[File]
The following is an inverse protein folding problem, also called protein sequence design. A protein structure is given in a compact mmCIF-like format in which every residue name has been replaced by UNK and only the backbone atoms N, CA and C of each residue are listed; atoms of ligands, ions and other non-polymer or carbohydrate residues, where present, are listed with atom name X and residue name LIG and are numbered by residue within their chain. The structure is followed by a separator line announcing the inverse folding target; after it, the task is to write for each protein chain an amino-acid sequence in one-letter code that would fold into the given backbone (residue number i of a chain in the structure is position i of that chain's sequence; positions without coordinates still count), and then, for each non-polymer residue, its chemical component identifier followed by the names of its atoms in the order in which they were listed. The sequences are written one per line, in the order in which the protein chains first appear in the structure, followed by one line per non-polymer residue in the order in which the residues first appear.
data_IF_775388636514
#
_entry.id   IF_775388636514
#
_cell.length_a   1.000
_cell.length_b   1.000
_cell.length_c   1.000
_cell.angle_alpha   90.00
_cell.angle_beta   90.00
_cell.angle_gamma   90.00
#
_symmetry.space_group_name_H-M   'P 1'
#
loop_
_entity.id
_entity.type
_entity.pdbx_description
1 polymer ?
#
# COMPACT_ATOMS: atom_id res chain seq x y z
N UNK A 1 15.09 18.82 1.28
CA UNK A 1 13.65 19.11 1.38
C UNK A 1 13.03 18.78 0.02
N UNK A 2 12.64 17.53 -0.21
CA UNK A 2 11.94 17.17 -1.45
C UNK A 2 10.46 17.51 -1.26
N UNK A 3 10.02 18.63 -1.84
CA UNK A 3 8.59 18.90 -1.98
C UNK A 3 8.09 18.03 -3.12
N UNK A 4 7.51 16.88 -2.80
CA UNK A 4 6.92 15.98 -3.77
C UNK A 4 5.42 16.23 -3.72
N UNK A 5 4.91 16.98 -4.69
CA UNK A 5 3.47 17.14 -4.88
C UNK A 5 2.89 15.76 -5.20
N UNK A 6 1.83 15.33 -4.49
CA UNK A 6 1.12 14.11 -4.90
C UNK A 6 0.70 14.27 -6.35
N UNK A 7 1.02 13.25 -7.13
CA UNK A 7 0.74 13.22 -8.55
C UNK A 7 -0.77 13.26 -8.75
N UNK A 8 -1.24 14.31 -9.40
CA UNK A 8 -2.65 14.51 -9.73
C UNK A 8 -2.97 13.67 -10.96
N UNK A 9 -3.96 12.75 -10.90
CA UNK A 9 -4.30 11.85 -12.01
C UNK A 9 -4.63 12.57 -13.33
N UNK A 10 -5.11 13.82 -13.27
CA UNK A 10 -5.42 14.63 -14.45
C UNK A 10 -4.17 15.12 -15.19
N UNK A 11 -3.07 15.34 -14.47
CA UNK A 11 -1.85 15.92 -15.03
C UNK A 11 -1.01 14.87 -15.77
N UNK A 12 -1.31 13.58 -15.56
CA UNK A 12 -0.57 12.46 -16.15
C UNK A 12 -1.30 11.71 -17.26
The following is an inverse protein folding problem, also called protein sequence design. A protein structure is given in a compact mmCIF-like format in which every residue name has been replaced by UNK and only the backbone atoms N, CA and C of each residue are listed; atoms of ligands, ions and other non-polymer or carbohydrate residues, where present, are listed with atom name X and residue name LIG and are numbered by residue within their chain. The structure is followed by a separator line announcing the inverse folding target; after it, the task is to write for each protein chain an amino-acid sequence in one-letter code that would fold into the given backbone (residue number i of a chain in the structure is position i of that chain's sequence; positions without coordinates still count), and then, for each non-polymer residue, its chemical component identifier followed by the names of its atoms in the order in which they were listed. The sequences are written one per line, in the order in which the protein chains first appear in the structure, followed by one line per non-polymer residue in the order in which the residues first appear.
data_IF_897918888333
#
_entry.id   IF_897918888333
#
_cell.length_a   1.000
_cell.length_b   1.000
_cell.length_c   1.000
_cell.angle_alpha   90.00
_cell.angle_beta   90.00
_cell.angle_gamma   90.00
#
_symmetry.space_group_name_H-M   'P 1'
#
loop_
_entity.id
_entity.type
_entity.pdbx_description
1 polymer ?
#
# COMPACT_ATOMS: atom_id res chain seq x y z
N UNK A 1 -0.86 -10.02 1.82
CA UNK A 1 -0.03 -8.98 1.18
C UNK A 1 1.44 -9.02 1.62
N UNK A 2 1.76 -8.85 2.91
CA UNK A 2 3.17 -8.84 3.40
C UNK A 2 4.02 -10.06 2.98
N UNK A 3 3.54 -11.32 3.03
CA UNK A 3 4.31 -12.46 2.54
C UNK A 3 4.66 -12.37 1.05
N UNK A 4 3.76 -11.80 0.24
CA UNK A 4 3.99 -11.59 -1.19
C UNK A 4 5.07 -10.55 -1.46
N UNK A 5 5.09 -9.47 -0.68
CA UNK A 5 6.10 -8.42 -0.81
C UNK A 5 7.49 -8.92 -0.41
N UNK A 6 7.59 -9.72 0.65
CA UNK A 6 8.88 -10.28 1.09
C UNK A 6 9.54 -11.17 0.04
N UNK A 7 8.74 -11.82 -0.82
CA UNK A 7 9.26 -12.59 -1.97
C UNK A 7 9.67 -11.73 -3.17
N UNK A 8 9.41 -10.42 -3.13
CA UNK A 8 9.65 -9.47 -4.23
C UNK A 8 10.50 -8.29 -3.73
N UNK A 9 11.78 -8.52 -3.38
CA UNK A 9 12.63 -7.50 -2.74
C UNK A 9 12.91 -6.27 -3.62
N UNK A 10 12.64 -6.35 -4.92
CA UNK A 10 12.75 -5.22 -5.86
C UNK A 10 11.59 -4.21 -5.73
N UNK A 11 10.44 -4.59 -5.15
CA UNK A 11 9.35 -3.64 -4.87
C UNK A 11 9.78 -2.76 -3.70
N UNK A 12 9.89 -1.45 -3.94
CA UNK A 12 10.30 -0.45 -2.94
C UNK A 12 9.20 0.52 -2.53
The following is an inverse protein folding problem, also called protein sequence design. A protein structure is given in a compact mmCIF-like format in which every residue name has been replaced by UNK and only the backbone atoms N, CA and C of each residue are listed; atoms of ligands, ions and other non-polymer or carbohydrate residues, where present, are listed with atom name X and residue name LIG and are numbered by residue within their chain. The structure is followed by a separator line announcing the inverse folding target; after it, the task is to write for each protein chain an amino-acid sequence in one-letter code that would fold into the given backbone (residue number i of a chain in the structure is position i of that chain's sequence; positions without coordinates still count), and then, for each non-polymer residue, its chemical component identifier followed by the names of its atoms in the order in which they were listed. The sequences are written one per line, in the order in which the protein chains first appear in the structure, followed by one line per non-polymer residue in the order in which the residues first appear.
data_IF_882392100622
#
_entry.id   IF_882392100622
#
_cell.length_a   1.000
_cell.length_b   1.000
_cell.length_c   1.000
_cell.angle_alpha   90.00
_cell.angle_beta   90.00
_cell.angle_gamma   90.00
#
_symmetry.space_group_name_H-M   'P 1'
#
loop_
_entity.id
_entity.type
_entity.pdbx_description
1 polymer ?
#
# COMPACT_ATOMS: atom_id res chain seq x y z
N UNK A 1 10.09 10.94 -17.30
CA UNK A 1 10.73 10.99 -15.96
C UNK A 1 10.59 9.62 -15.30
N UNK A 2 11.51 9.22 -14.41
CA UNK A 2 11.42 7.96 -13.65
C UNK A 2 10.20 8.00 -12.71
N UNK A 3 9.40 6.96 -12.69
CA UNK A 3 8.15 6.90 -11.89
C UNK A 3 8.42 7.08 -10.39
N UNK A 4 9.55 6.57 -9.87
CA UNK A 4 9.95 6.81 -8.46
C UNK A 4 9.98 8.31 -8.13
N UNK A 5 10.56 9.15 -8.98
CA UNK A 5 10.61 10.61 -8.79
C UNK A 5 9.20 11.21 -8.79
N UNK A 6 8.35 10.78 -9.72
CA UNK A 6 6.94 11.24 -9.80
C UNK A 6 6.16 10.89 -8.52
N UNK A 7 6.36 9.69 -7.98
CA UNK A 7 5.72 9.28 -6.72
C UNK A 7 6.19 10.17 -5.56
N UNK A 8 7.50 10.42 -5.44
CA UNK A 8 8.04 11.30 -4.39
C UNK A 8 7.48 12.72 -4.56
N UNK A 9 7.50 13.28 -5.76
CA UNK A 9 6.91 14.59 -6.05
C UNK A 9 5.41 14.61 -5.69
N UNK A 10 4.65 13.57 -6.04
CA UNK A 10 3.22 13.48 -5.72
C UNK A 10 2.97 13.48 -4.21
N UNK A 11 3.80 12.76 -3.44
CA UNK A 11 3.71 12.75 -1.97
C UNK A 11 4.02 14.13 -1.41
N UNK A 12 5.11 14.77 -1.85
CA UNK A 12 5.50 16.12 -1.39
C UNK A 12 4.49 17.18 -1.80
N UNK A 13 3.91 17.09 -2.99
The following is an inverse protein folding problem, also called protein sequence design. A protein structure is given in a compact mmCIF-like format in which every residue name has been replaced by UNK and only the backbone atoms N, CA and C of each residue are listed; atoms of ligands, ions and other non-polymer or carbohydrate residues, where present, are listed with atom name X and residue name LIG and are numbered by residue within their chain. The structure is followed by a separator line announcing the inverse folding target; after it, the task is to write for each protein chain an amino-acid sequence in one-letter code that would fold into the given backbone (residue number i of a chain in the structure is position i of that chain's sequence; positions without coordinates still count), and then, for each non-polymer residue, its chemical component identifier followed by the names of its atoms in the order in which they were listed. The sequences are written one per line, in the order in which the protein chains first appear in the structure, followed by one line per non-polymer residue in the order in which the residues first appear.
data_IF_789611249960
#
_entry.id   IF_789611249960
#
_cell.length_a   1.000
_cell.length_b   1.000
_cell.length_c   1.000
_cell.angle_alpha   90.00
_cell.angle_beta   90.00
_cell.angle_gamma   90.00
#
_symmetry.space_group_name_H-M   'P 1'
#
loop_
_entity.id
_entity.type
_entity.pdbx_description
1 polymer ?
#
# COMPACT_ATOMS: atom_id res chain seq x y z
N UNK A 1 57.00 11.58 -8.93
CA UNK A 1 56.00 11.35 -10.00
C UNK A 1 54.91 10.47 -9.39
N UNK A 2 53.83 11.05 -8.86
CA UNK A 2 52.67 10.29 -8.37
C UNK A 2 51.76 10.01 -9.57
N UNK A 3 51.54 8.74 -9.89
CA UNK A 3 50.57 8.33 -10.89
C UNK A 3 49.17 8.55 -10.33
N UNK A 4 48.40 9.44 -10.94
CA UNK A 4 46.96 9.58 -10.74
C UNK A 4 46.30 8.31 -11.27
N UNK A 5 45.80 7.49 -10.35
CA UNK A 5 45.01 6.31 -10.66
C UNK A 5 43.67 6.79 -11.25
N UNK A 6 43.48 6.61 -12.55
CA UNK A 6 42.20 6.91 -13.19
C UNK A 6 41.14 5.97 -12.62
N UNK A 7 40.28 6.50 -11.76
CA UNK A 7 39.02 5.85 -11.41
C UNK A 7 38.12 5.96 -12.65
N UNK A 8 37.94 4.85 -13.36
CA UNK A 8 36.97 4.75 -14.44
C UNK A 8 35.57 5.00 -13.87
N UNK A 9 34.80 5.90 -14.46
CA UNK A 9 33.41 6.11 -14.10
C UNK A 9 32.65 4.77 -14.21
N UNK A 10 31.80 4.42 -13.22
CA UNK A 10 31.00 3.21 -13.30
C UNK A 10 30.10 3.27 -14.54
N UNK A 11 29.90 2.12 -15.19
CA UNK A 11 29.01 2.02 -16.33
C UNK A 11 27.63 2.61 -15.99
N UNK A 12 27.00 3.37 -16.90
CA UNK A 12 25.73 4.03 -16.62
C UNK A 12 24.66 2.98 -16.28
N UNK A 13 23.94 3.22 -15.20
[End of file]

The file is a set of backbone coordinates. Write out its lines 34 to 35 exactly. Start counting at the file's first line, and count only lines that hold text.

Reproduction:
N UNK A 5 4.91 16.98 -4.69
CA UNK A 5 3.47 17.14 -4.88